Bolsover Street

From Wikipedia, the free encyclopedia
Jump to: navigation, search
Bolsover Street
Bolsover Street London W1W 3.JPG
Bolsover Street looking north towards Holy Trinity Church and Regent's Park
Former name(s) Norton Street
Length 0.2 mi (0.3 km)
Postal code W1W
Coordinates 51°31′19.3″N 0°8′34.6″W / 51.522028°N 0.142944°W / 51.522028; -0.142944Coordinates: 51°31′19.3″N 0°8′34.6″W / 51.522028°N 0.142944°W / 51.522028; -0.142944
south end New Cavendish Street
north end Great Portland Street

Bolsover Street is in the Parish of St Marylebone in London’s West End. In administrative terms it lies within the City of Westminster's Marylebone High Street Ward and is partly in the Harley Street Conservation Area whilst also sitting on the edges of the Regents Park and East Marylebone Conservation Areas.[1][2][3]

The predominant land use on Bolsover Street is office business use, mixed with hotels (and YHA Hostel), medical and professional activity. Numerous communications, new media and broadcast entities are located in offices on the street. Residential presence on the street is strongest at its northern and closest end to Regent's Park and Regent's Place. The Royal National Orthopaedic Hospital has been present on the street since 1907.

Bolsover Street's History[edit]

Bolsover Street (then Norton Street) in Greenwood's map of London 1827

Bolsover Street – part of the Portland Estate – was laid out as part of the overall development of this area in the 18th century, originally under the name of Norton Street and Upper Norton Street.[4] Prior to this, Rocque’s map of c 1746 shows the site to be mainly open fields[5] with Bilson's farm located to the north and further buildings to the east. Small scale hand-dug quarries (pits) for road construction and ponds were also noted to be in the area at that time.[6]

Later, in the 1870s, it had a change of name – to Bolsover Street – reflecting its links to the Cavendish family and their estate in Derbyshire. Unlike the gradual development of Great Portland Street, this street was almost entirely built up before the end of the 18th century with fairly consistent small terraces.[7] Also around this time, the area was described to be home to many artists' and sculptors' studios.[8] Richard Wilson, the landscape painter, Sir David Wilkie, the Scottish painter and Sir William Chambers, the architect are said to have lived on Bolsover Street. [9]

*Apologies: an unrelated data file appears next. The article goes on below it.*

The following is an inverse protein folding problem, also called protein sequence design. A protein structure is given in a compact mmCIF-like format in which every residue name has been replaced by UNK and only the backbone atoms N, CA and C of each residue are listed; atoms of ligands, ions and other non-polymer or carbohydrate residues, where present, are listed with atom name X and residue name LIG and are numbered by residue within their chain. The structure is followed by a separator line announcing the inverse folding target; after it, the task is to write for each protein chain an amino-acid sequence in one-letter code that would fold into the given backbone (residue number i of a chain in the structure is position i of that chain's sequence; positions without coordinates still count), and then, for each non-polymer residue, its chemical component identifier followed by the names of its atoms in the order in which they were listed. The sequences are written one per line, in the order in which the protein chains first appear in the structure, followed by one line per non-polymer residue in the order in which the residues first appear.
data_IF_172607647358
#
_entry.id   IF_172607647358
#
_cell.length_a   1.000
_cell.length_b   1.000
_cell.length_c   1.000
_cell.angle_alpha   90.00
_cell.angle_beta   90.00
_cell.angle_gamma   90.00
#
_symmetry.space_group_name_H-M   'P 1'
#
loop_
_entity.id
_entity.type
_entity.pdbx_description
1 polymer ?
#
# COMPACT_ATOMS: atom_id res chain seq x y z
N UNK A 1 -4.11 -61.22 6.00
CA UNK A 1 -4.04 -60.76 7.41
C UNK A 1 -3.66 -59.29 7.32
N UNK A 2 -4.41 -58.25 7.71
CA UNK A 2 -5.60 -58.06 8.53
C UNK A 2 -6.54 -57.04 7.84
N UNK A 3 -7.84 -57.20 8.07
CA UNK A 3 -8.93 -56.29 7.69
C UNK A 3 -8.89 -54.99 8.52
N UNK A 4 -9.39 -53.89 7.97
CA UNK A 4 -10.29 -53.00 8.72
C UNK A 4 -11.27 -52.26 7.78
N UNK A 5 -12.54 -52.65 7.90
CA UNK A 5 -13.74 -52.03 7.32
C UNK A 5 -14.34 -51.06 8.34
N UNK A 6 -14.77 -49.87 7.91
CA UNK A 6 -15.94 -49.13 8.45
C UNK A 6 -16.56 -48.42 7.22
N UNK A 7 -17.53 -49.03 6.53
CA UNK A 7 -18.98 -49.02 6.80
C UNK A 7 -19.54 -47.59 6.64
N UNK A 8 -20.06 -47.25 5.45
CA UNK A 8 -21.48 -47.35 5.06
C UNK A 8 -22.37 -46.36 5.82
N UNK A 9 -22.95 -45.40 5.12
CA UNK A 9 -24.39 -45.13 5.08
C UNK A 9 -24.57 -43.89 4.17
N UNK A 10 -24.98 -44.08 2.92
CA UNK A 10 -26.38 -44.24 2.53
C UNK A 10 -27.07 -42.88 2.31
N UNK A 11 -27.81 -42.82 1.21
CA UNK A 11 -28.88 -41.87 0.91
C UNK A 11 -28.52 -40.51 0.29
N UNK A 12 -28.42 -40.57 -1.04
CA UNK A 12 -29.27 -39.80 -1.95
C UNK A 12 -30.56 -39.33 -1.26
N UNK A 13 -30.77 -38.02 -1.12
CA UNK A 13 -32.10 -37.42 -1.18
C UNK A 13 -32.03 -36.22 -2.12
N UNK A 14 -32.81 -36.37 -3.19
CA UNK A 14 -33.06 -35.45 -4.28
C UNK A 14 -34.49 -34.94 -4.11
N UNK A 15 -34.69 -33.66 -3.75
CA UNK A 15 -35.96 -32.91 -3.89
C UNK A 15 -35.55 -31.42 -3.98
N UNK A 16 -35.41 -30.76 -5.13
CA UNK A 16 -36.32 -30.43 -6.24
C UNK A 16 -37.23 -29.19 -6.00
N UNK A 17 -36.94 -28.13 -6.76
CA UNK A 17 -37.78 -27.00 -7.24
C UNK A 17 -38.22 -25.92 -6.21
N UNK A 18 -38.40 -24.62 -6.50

However, there was significant rebuilding at the beginning of the 20th century. In 1907, the Royal National Orthopaedic Hospital first occupied the northern end of Bolsover Street, when the National Orthopaedic Hospital on Great Portland Street was amalgamated with two other hospitals. In the street as a whole, the rebuilding along the western side was mostly related to the redevelopment along Great Portland Street, where the large Edwardian buildings were constructed to take up the whole width of the block with their backs facing on to Bolsover Street. There was also much rebuilding along the eastern side, with several of the terraced houses from the first development demolished in small groups and built over with larger buildings.

The RNOH on Bolsover Street in circa 1930

As such, much about Bolsover Street was already altered from its original form and character even before The Blitz,[10] in which some buildings were only superficially damaged but others were damaged beyond repair.[11] This destruction necessarily led to a fair amount of reconstruction in the second half of the 20th century. Another factor in Bolsover Street's changing face in the last century has been the continued growth and development of the Royal National Orthopaedic Hospital.[12] The most recent instance of this has been the opening of the new central London Outpatient Assessment Centre and the associated residential development. The Centre maintains the Hospital's original Outpatients’ Hall with murals by Nan West, a student of the Slade School, The murals cover some 90 square metres and are reminiscent of the pre-Raphaelites. These murals were restored in 1996, and were listed Grade II in 1998 as being of special historic interest[13] This latest initiative has brought some of the activity and visual interest over from the neighbouring streets to enliven Bolsover Street for the 21st century. [14]